Sunday, June 16, 2024

How to filter FQDNs in Cloud Next Generation Firewall

Have you ever had trouble keeping up with firewall restrictions for websites like Google? It used to need manually listing each and every IP address connected to your domain. Talk what a headache!

Generation Firewall

But hey, what do you know? Everything has been so much simpler! The Cloud Next Generation Firewall (NGFW) now has a FQDN functionality that allows you to easily define a domain name in your firewall rule. There are no longer countless lists of IP addresses to remember!

Security is critical in the ever-changing cloud computing environment. Among the many capabilities that Cloud NGFW provides to protect your infrastructure is the fully qualified domain name capability. By giving your firewall rules more flexibility and clarity, it makes network management easier and helps you strengthen security measures. Let’s investigate how.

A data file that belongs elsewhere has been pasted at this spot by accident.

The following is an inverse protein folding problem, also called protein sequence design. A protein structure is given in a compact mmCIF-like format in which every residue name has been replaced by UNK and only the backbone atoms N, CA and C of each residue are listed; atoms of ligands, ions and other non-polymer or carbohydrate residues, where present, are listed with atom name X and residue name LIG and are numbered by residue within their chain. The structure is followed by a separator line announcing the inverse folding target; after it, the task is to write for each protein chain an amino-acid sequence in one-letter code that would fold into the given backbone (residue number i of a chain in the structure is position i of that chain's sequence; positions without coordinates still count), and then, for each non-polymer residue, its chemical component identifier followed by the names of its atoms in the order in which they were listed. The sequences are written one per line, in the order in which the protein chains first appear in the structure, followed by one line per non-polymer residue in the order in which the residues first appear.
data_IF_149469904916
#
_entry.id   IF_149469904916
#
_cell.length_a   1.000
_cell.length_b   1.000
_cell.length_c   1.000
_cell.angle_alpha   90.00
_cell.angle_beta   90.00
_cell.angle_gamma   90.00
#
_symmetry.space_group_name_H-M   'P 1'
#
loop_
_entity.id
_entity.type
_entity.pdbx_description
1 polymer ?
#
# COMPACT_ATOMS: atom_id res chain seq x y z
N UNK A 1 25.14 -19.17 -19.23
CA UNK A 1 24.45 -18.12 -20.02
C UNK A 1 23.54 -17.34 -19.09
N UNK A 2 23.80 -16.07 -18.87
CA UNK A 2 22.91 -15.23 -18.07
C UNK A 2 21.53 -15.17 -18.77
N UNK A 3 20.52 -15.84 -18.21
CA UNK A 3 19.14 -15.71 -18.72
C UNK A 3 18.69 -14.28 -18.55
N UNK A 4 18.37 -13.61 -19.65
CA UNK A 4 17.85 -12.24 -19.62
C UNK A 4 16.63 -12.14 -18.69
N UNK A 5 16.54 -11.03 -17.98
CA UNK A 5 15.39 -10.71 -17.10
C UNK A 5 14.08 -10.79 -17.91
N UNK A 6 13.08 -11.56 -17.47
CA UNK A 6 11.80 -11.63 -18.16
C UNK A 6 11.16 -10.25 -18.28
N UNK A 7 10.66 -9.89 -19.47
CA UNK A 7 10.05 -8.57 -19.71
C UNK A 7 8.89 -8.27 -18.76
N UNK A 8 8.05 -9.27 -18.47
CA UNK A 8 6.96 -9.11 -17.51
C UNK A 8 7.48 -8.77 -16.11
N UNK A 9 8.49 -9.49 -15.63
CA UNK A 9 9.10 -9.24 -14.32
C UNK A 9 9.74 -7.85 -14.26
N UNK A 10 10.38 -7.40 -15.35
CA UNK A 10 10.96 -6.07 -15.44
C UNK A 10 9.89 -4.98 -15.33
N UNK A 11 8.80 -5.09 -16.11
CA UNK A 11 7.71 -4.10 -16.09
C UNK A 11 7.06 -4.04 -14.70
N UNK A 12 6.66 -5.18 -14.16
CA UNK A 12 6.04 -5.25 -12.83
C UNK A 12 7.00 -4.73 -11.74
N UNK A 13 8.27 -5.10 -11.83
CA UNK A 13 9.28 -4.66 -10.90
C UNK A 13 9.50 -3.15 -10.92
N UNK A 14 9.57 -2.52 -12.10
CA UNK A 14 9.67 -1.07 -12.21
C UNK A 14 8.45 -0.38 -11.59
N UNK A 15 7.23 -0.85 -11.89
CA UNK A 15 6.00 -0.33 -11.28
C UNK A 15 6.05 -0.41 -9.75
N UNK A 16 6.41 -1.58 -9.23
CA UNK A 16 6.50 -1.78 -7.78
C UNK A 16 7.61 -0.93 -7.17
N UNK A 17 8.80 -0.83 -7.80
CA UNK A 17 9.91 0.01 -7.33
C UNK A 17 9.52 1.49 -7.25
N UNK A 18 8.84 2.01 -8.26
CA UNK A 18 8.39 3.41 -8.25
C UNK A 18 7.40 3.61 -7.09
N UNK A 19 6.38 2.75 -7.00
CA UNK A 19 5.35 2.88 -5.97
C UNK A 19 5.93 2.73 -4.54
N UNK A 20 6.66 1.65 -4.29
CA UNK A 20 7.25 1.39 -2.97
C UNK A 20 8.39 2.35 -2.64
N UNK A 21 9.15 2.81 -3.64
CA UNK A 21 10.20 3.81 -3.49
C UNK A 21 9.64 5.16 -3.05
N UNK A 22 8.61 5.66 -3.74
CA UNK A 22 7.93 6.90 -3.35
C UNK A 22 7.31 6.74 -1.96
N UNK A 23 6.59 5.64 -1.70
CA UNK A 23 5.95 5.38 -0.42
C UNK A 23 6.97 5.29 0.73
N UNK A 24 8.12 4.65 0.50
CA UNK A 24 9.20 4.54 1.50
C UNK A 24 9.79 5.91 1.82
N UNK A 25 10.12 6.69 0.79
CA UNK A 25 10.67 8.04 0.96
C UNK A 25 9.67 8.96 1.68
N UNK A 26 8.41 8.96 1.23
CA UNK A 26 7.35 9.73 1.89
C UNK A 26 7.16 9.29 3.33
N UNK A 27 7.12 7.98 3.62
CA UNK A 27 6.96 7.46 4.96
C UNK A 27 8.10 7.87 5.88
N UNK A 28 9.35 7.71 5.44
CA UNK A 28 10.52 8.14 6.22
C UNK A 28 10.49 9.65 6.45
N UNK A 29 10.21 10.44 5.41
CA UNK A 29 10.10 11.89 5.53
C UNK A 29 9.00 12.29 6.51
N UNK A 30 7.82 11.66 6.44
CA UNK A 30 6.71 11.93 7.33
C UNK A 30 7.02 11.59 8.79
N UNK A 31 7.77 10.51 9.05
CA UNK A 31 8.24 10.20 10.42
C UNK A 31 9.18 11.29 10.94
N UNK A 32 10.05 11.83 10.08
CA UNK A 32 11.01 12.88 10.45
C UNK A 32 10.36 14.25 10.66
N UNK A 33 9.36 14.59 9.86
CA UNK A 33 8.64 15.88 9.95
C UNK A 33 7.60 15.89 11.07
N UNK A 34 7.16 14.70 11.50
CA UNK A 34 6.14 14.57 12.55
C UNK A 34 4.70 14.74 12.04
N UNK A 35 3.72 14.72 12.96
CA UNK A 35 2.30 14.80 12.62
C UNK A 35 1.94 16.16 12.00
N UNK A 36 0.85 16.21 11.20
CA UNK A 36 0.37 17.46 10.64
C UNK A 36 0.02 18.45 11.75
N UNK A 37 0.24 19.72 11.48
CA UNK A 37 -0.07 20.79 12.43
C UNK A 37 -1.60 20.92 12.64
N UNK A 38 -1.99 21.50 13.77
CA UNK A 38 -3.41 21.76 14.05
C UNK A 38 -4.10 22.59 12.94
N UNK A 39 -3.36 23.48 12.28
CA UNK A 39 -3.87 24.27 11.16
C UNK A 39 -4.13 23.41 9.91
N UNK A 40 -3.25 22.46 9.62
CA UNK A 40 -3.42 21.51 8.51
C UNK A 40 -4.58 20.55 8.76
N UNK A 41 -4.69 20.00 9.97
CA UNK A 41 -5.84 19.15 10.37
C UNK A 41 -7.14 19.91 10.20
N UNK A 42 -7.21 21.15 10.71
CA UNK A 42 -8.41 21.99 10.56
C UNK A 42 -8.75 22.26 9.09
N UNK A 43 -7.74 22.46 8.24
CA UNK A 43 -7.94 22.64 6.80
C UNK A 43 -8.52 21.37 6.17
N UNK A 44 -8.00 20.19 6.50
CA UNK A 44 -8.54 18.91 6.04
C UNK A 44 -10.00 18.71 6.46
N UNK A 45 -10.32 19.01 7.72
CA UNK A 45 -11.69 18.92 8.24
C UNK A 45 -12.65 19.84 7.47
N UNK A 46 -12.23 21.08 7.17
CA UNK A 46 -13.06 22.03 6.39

Comprehending FQDN

Fully qualified domain names are the full name of a particular host on the internet, which is eventually converted to an IP address when establishing a connection with the host.

FQDN allows users to establish firewall rules based on domain names instead of merely IP addresses in the context of Google Cloud NGFW Standard. By allowing rule development based on particular services or applications hosted on those domains, even when associated IP addresses change dynamically, this presents a more flexible approach to network traffic control.

The advantages of FQDN

Increased dependability

Load-balanced traffic passes through load balancers, and it’s remain unchanged when the underlying IP addresses change. This might enhance the dependability of your cloud workloads and lessen downtime.